#11 Lee Nicolle

Lee Nicolle
  • Member

  • 5,641 posts
  • Joined: July 08

Posted 20 February 2013 - 05:46

I recall a few years back there was a wonderful show on a US cable network produced in the UK, and it consisted of a series of about 12 30-minute episodes showing the detailed process of restoring a car or building a kit-plane, etc. One of the best series involved a ground-up restoration of a convertible E-type Jag. The finished car was absolutely beautiful. But at the end of the final episode, the host gave an honest accounting of what the project cost. It was almost $100K, and the restored car was only worth about $50K at best.

I read an article in the distant past, an English car buyer. He wanted a new Morris Minor, only recently out of production. About 1970? Anyway the gentleman commissioned a new Minor built from Spare Parts. It cost a very lot more than what they were last selling for. Though WHY is another question.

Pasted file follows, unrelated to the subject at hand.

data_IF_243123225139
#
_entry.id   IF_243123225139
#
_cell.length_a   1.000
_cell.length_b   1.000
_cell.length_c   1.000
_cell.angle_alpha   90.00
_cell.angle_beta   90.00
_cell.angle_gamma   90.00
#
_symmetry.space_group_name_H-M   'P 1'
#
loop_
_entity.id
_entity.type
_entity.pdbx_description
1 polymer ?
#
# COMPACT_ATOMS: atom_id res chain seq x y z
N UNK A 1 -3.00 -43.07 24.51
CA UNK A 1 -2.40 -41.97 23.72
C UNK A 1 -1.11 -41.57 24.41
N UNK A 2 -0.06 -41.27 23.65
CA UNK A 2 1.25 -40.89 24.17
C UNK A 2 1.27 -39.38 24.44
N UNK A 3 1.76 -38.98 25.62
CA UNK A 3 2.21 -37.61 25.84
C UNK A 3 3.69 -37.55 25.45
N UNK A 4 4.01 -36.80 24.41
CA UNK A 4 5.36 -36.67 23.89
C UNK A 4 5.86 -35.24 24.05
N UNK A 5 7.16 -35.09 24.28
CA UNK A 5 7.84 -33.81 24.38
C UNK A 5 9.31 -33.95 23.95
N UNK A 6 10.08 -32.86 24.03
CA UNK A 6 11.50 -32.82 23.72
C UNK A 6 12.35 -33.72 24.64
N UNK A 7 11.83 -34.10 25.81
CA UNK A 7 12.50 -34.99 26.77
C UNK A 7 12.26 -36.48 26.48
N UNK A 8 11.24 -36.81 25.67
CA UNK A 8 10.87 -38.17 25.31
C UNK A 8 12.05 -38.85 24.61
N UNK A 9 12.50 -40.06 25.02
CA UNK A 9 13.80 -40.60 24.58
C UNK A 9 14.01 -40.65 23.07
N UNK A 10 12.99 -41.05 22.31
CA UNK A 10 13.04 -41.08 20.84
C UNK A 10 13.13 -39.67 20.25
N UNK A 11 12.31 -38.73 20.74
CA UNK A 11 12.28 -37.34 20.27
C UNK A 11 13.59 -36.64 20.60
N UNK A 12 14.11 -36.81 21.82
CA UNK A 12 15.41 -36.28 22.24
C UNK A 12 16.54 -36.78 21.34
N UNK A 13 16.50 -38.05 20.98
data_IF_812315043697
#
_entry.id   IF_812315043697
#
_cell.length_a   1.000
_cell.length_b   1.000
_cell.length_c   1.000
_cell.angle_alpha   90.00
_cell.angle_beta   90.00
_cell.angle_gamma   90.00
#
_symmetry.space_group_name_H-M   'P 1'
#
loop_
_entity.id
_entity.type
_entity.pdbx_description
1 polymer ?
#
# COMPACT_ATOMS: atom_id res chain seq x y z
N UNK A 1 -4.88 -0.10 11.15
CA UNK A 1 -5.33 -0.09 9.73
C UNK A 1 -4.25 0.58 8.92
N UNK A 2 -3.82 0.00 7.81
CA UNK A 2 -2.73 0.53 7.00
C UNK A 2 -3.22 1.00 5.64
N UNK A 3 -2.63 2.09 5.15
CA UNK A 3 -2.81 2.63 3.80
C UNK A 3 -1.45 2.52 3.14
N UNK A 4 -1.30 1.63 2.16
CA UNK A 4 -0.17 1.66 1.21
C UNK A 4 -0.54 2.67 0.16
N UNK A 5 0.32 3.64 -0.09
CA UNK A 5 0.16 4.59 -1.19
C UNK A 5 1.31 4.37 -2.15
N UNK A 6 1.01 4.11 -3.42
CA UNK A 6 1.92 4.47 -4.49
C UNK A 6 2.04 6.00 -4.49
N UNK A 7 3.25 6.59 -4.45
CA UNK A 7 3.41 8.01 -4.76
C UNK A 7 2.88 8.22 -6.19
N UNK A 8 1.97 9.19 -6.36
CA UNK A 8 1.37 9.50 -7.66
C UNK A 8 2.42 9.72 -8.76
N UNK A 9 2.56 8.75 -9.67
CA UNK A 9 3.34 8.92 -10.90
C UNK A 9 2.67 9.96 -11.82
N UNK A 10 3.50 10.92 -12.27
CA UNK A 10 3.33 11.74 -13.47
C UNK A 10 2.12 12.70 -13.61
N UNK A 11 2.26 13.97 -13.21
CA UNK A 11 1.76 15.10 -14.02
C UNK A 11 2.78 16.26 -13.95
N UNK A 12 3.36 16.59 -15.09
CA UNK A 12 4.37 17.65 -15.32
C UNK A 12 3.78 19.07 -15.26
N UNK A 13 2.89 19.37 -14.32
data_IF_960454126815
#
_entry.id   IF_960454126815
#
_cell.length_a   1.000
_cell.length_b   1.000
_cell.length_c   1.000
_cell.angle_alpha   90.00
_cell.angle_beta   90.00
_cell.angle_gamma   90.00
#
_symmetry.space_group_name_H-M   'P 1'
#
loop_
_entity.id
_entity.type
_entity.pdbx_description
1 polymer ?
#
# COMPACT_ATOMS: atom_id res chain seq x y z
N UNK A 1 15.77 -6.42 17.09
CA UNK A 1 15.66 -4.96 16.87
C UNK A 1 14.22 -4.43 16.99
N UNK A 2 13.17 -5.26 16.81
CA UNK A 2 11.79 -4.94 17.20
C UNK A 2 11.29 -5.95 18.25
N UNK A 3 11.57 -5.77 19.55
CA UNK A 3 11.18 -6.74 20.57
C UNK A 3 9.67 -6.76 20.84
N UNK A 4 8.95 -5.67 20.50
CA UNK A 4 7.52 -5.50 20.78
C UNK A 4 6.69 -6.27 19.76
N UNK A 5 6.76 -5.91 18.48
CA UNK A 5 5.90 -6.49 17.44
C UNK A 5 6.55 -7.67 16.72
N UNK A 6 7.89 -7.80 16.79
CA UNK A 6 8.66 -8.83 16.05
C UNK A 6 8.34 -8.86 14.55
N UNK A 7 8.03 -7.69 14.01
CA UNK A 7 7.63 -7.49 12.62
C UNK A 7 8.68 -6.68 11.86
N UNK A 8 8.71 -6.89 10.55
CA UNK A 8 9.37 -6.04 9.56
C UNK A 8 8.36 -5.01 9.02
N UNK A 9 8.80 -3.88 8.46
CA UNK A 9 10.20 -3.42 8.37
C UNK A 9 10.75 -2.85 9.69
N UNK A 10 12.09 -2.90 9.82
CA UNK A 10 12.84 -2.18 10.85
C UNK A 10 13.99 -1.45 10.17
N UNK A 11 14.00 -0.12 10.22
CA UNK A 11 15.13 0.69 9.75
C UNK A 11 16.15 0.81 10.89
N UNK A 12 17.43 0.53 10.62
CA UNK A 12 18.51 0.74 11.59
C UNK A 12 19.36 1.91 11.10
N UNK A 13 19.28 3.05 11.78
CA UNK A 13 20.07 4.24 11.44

#12 MatsNorway

MatsNorway
  • Member

  • 2,025 posts
  • Joined: December 09

Posted 20 February 2013 - 07:53

It makes you wonder what it would cost to fix up your zakspeed racing car..

To me this looks like bad business but it all depends on the price.
http://www.speedhunt...ng-on-the-past/



#13 byrkus

byrkus
  • Member

  • 786 posts
  • Joined: October 01

Posted 21 February 2013 - 15:50

I read an article in the distant past, an English car buyer. He wanted a new Morris Minor, only recently out of production. About 1970? Anyway the gentleman commissioned a new Minor built from Spare Parts. It cost a very lot more than what they were last selling for. Though WHY is another question.